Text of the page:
Seattle Marathon: 4 days to go!

This article was originally posted by Ryan at the original Blogs.


The time is here! Only four days to race day! The work is done, you’ve been resting up and you’re probably bursting with energy right now. Don’t you wish the race was tomorrow?

Well, it’s Sunday. So what do you do between now and then to best be ready to go?

First and foremost, you don’t over think the race or spend too much time stressing out about it. Believe me, the weather forecast isn’t going to change every 5 minutes so there is no need to check it every 5 minutes. (For the record, I just checked for you and it looks chilly but dry!) Take care of the details but, after you’ve checked that you packed your shoes the first 10 times, you don’t need to check the next 20 times. Lay out a sound race strategy (think even splits/effort) and have faith in it. Don’t second guess it every 15 minutes. All of these things and all the other nervous habits you do will not help you and will in fact waste mental energy you could be using in the race.

Beyond not stressing over the details you’ve already worked out, what else do you need to do?

Hydrate. Now. Hydration is not something that’s accomplished in the 2 hours before the race or even in the day before the race. Hopefully you’ve already been taking care of hydration. If not, start right now by taking a break from reading and going to get a big drink of water. It can be hard with family Thanksgiving meals and other events going on but try hard to take care of your hydration.

Speaking of Thanksgiving meals, fuel healthfully. Stick with food you know and are comfortable with but focus on healthy food. And try not to overeat in a single meal tomorrow. Enjoy your Thanksgiving dinner but try to do so in moderation. In the past, aggressive carb loading or even depletion/loading for marathoners made a lot of sense. These days, with the amount of carbs most marathoners consume on the course, it’s not as critical and there are risks associated with changing your diet too significantly. The better approach is to eat a normal, healthy diet and maybe add on a few high quality carbs along the way.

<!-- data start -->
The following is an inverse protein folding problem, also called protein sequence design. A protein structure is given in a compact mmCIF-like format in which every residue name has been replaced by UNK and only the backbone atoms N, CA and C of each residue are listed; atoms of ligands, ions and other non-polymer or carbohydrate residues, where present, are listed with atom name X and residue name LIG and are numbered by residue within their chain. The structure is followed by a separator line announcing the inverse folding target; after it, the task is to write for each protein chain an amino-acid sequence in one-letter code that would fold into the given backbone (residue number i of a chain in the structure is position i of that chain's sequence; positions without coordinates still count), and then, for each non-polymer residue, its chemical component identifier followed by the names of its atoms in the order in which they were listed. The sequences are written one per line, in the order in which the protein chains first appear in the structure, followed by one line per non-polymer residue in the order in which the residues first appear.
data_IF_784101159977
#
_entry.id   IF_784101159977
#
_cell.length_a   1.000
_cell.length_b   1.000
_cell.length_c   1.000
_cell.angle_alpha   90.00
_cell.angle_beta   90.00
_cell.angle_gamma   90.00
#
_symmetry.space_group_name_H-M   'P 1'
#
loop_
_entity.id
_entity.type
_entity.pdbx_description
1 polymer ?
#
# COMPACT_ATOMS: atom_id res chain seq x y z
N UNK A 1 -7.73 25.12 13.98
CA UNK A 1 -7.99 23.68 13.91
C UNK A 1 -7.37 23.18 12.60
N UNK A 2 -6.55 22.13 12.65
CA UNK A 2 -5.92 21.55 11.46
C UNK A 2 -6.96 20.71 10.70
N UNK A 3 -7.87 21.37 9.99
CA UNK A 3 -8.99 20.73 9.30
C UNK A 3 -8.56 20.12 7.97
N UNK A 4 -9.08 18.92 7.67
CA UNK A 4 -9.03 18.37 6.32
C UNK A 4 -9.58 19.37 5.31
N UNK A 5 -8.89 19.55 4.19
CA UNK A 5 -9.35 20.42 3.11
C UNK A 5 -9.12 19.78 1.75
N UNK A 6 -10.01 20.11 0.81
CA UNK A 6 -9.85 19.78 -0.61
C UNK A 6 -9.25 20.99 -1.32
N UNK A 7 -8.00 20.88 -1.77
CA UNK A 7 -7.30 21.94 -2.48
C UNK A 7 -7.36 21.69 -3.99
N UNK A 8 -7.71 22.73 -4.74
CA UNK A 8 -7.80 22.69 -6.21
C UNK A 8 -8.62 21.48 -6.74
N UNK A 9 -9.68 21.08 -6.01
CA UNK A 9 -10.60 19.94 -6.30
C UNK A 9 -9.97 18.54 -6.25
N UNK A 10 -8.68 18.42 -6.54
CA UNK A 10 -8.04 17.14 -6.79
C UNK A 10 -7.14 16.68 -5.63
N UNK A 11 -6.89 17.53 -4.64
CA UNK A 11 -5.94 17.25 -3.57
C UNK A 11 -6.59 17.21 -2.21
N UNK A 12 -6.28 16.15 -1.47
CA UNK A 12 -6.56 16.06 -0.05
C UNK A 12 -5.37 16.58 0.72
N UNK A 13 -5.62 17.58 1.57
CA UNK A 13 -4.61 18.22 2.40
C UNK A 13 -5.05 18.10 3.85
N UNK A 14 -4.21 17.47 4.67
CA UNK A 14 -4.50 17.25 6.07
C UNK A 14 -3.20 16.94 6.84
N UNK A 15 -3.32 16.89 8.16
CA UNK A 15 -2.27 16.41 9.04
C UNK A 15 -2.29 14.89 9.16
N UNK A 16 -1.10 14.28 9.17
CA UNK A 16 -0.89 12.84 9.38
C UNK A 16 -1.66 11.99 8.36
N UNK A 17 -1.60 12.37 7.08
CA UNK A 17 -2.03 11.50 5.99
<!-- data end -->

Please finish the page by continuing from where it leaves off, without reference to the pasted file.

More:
As for race weekend, I also have a few thoughts:

I’m not sure what the Seattle Marathon people will think of me saying this but, when you go to the expo, try not to spend too much time there walking or standing around. Get your race packet. If you want to listen to a speaker get there early and get a seat. If you want to visit a few vendors plan it out ahead of time and do so quickly. Then get out and get off your feet.

Have a plan for dinner. Whether you’re doing the race’s pasta feed, eating at home if you’re a local or working out your own restaurant plans, have this plan in place ahead of time so you can eat what you want when you want.

In the evening, do something to take your mind off the race for a while so you’re not wasting energy stressing over it. Watch a movie, read a book, whatever you want. Just distract yourself.

On race day, it all comes down to execution:

You should have your pre-race plan down. You’ve practiced with long runs and you know what you need to do. When you need to get up, when and what you need to eat before the race. Execute this plan. Then get to the start line early enough that you don’t have to stress over whether you will be there in time.

You also should have your race plan down. How you’re going to handle the hills early and late, what kind of pace you want to carry, how you should feel at different points in the race, what to do when you hit a rough patch, what to do when you hit a good patch at different points in the race. Execute the plan. Enjoy the run and the accomplishment.

Then, after the race, be sure to celebrate!

For the runners I’m coaching, you’ll get a more detailed, personalized version of this post tomorrow. For the rest of you, I wish you well.

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